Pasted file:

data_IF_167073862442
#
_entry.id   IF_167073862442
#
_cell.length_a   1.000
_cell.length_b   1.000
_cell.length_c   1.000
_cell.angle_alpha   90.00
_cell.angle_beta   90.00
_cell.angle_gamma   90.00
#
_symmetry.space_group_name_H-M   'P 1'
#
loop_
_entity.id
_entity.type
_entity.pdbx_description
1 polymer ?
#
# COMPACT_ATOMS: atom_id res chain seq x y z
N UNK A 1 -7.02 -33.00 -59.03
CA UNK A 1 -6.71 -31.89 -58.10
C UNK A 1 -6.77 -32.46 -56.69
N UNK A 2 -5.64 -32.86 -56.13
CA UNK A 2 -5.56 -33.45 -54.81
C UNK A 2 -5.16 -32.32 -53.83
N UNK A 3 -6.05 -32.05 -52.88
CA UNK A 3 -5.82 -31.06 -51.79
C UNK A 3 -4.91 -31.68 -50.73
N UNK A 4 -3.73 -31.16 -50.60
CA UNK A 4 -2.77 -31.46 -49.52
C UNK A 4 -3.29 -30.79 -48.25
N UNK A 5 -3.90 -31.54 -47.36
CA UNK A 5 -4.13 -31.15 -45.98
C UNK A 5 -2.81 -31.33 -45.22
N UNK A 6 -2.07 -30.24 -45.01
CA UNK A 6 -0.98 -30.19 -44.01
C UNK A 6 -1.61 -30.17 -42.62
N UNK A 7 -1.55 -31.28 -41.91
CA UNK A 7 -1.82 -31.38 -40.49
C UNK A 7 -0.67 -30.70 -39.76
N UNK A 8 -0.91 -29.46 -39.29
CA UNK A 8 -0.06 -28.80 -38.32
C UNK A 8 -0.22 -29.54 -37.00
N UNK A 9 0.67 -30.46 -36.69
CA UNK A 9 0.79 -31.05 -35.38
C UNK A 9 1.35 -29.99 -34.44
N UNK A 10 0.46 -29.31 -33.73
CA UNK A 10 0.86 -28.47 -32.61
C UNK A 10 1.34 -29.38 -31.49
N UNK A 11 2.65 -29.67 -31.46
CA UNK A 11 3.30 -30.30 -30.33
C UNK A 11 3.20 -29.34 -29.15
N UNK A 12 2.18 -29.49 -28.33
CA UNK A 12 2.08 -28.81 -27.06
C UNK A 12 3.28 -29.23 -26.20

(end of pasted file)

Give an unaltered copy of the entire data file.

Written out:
data_IF_167073862442
#
_entry.id   IF_167073862442
#
_cell.length_a   1.000
_cell.length_b   1.000
_cell.length_c   1.000
_cell.angle_alpha   90.00
_cell.angle_beta   90.00
_cell.angle_gamma   90.00
#
_symmetry.space_group_name_H-M   'P 1'
#
loop_
_entity.id
_entity.type
_entity.pdbx_description
1 polymer ?
#
# COMPACT_ATOMS: atom_id res chain seq x y z
N UNK A 1 -7.02 -33.00 -59.03
CA UNK A 1 -6.71 -31.89 -58.10
C UNK A 1 -6.77 -32.46 -56.69
N UNK A 2 -5.64 -32.86 -56.13
CA UNK A 2 -5.56 -33.45 -54.81
C UNK A 2 -5.16 -32.32 -53.83
N UNK A 3 -6.05 -32.05 -52.88
CA UNK A 3 -5.82 -31.06 -51.79
C UNK A 3 -4.91 -31.68 -50.73
N UNK A 4 -3.73 -31.16 -50.60
CA UNK A 4 -2.77 -31.46 -49.52
C UNK A 4 -3.29 -30.79 -48.25
N UNK A 5 -3.90 -31.54 -47.36
CA UNK A 5 -4.13 -31.15 -45.98
C UNK A 5 -2.81 -31.33 -45.22
N UNK A 6 -2.07 -30.24 -45.01
CA UNK A 6 -0.98 -30.19 -44.01
C UNK A 6 -1.61 -30.17 -42.62
N UNK A 7 -1.55 -31.28 -41.91
CA UNK A 7 -1.82 -31.38 -40.49
C UNK A 7 -0.67 -30.70 -39.76
N UNK A 8 -0.91 -29.46 -39.29
CA UNK A 8 -0.06 -28.80 -38.32
C UNK A 8 -0.22 -29.54 -37.00
N UNK A 9 0.67 -30.46 -36.69
CA UNK A 9 0.79 -31.05 -35.38
C UNK A 9 1.35 -29.99 -34.44
N UNK A 10 0.46 -29.31 -33.73
CA UNK A 10 0.86 -28.47 -32.61
C UNK A 10 1.34 -29.38 -31.49
N UNK A 11 2.65 -29.67 -31.46
CA UNK A 11 3.30 -30.30 -30.33
C UNK A 11 3.20 -29.34 -29.15
N UNK A 12 2.18 -29.49 -28.33
CA UNK A 12 2.08 -28.81 -27.06
C UNK A 12 3.28 -29.23 -26.20